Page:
I believe God leads and guides seekers to the truth.  Yoga can truly be worship in action, your faith and prayers in motion. Yoga also teaches us to be still so we can hear Him, hear that still small voice.  Did you know that yoga predates religion and that religious people have and do practice yoga?  As a Christian, no matter what we choose to do to “honor our temples” that the Lord has given us, we take our everyday comings and goings to glorify Him.  When we take care of ourselves we are honoring and glorifying Christ.

If someone were to ask me to honestly share what I have experienced in my practice, I think there would be a book in it!  But here, in a nutshell, I can share a few major ah-ha moments with you.

  1. My walk with the Lord has strengthened.  I can sit in meditation or contemplative prayer, and truly listen in silence and stillness.  I can mediate on a word or scripture verse, I can sit and visualize myself walking with Him and having a conversation. I can come before Him with questions and concerns, prayers and intercessions.  By learning the tools to come into stillness, this has strengthened my prayer life and enriched my connection to His divine presence in my life.  There are times I can now sit for long stretches of time and not lose focus.
  2. When I slow down my mind and focus on my breathing (pranayama), another tenant of yoga, I can not only bring myself to a place of calm and peace, but I can also visualize healing in my body.  Being an asthmatic all my life, my practice has allowed me to increase my lung capacity and to get myself to a place of peace and ease when I am in dis-ease!  Having an asthma attack or getting sick when you have an already compromised immune system, can cause mental and physical stress.  My practice has taught me to remain calm.  The pranayama exercises offer a variety of options to help relax and strengthen my lungs. Our faith encourages us to not only ask Christ for healing but to visualize, and believe we are already healed.  I love the idea of “INHALE HIM and EXHALE ME”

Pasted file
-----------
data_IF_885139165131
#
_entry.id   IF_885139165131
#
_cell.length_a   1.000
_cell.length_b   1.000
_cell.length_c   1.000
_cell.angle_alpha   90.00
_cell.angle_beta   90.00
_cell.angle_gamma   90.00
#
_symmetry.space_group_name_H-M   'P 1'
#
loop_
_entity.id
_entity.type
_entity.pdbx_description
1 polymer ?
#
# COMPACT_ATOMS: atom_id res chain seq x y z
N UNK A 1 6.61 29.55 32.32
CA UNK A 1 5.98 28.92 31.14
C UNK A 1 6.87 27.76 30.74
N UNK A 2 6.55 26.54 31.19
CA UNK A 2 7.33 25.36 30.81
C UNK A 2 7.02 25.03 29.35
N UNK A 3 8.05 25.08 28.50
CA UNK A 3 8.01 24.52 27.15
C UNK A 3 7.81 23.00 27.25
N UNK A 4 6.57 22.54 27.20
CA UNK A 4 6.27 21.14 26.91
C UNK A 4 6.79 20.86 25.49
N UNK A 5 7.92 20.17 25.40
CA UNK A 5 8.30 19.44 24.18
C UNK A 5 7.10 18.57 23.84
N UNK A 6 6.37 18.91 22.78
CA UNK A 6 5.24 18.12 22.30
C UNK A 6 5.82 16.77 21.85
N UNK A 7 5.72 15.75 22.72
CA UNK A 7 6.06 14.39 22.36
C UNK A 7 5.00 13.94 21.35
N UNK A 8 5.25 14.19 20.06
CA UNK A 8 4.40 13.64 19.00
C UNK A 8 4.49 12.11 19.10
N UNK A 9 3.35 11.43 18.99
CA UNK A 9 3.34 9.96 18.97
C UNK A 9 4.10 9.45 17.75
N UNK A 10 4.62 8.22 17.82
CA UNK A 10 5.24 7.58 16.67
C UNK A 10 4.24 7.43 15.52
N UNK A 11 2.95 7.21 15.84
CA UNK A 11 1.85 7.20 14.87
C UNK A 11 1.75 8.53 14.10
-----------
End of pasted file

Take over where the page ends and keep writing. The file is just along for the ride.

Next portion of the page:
3. We store emotion and the experiences of daily life in our bodies without even noticing.  By moving through asanas, I can be fully present in the moment and begin to uncover what these are, where they came from and even how to change my “stinking thinking” so that I can become more like Christ.  I can be less judgemental, more loving and forgiving.  Become less ego-driven and more service oriented.  This list can go on but I think you get my drift! When we can learn to stop labeling ourselves as this or that we can allow ourselves to get in touch with who we really are and what we are to give of ourselves during our life.

These are just a few things that are at the top of my list.

So I repeat, yoga is not a religion.  Aspects of yoga have been incorporated into some groups and religions, however yoga itself is not a religion and you don’t have to be religious to practice yoga. At my wonderful studio here in Charleston, Holy Cow, I have met and made life long friends with so many wonderful people.  They are teachers, scientists, writers, owners of local stores, creators of non-profits that offer outreach to the community, and so much more. Yogic principles of exercise, breathing, relaxation, diet and self study are offered to anyone and everyone who wishes to come on to the mat and learn.  The good news is that this is not a cult or club that forces you into a set of beliefs or makes you conform to some set of rules.  Stepping on the mat is personal through and through.  Stepping into my studio is an opportunity to be with a diverse and above all accepting group of men and women who desire, as I do, to love all and serve all.